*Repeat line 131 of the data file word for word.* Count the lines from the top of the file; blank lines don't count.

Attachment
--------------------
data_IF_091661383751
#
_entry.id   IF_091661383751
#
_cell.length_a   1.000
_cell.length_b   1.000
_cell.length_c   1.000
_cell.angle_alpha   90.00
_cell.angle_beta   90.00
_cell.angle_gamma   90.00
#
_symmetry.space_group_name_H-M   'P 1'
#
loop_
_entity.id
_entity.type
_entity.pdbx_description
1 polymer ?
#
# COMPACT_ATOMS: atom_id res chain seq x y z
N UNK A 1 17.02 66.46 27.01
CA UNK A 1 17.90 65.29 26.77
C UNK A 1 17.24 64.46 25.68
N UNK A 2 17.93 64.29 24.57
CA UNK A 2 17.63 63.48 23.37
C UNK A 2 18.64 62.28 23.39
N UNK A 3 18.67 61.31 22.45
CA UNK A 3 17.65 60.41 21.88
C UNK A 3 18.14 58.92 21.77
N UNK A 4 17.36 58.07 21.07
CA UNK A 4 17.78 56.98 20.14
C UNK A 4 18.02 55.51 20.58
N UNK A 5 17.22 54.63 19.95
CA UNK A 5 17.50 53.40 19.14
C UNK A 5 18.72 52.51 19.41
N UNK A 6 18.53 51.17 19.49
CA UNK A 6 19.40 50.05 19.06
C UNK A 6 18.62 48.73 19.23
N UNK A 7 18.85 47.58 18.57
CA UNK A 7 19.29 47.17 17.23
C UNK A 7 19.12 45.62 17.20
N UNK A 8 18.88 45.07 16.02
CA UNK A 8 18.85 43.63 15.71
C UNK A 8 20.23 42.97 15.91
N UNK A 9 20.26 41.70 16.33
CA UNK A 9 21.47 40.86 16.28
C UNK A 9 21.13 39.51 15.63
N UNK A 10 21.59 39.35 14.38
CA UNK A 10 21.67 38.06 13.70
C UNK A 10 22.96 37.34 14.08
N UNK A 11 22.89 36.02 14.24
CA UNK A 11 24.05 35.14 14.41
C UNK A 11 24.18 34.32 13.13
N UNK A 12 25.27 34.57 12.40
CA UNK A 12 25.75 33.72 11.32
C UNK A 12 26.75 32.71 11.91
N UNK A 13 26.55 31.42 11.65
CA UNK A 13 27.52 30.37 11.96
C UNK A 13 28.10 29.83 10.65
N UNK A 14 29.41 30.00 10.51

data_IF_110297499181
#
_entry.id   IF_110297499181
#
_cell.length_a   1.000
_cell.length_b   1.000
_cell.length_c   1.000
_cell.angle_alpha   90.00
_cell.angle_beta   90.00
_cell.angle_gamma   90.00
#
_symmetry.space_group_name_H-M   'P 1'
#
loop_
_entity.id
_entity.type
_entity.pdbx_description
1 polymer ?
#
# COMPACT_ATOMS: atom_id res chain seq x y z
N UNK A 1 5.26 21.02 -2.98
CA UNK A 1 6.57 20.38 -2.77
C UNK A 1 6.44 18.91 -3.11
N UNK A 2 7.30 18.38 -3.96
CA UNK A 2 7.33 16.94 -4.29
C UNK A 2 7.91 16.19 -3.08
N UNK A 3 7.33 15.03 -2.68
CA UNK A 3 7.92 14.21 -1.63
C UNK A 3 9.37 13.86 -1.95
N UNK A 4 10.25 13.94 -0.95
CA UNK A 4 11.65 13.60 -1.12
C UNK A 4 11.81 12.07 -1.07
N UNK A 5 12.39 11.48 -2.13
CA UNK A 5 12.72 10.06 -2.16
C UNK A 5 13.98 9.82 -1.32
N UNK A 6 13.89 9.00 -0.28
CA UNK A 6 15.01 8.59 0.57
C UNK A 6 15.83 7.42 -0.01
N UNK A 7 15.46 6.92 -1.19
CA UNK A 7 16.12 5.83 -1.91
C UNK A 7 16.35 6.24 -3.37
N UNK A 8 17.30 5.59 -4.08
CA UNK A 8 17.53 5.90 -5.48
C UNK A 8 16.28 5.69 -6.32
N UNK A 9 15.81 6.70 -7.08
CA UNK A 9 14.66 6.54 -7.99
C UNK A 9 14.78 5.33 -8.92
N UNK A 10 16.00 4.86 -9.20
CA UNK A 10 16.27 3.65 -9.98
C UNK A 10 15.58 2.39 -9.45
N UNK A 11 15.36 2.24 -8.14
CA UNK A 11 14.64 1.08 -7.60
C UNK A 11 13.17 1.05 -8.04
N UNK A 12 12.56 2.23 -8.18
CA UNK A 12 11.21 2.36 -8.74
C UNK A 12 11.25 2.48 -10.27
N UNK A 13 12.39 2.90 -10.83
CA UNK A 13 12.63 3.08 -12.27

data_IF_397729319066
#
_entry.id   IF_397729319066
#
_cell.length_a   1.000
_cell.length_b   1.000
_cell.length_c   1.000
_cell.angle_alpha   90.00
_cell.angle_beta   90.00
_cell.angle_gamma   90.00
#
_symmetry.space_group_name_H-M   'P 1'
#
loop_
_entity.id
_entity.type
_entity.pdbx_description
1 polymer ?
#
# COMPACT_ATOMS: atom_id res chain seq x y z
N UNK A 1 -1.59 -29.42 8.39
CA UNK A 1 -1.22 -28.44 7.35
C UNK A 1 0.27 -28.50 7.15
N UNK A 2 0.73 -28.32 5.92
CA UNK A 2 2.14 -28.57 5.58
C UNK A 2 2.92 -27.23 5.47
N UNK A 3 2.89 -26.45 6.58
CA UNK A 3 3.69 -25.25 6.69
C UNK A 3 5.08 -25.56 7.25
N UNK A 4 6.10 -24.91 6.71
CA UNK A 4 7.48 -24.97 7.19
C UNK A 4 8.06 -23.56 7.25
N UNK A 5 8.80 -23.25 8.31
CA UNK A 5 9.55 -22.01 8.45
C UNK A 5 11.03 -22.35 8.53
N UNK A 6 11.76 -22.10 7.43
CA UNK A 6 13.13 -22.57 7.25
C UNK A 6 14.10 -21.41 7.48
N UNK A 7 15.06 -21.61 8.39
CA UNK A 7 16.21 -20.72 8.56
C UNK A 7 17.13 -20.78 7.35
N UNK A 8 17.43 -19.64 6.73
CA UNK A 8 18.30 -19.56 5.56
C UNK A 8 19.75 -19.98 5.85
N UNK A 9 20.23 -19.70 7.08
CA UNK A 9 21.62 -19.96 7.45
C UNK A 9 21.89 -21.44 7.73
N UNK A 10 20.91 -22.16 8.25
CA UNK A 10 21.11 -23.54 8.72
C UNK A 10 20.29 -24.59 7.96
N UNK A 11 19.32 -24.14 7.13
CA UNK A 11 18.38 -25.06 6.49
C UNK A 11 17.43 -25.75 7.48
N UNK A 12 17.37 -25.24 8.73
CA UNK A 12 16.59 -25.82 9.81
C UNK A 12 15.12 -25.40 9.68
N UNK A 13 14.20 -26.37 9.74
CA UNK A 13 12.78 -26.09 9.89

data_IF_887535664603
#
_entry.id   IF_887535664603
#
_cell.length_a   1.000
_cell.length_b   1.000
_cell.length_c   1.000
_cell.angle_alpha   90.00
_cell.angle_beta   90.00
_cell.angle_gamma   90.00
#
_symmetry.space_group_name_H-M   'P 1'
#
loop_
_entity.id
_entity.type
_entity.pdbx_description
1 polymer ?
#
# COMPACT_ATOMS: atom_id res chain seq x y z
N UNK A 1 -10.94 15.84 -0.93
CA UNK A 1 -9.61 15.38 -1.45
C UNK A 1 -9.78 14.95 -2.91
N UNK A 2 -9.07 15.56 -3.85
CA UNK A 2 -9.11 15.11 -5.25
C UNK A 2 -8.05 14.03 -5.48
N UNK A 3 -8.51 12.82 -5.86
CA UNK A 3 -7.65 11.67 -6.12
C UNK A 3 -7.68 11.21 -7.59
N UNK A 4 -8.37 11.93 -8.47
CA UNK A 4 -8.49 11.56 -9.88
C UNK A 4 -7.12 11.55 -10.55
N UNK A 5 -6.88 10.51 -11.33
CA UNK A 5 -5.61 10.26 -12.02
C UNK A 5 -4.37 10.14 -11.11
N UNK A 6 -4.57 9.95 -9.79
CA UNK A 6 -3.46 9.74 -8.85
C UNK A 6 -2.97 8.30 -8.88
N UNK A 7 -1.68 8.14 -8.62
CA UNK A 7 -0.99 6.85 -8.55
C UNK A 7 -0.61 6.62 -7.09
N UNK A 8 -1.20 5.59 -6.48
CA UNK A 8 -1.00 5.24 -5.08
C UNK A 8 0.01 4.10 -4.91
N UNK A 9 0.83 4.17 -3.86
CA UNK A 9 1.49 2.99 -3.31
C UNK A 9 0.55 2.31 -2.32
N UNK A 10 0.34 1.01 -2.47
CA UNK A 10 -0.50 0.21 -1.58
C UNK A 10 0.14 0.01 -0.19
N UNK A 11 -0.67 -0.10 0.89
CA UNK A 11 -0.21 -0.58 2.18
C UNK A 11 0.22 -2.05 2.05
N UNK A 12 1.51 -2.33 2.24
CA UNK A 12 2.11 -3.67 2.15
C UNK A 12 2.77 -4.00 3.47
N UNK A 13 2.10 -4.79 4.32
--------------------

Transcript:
#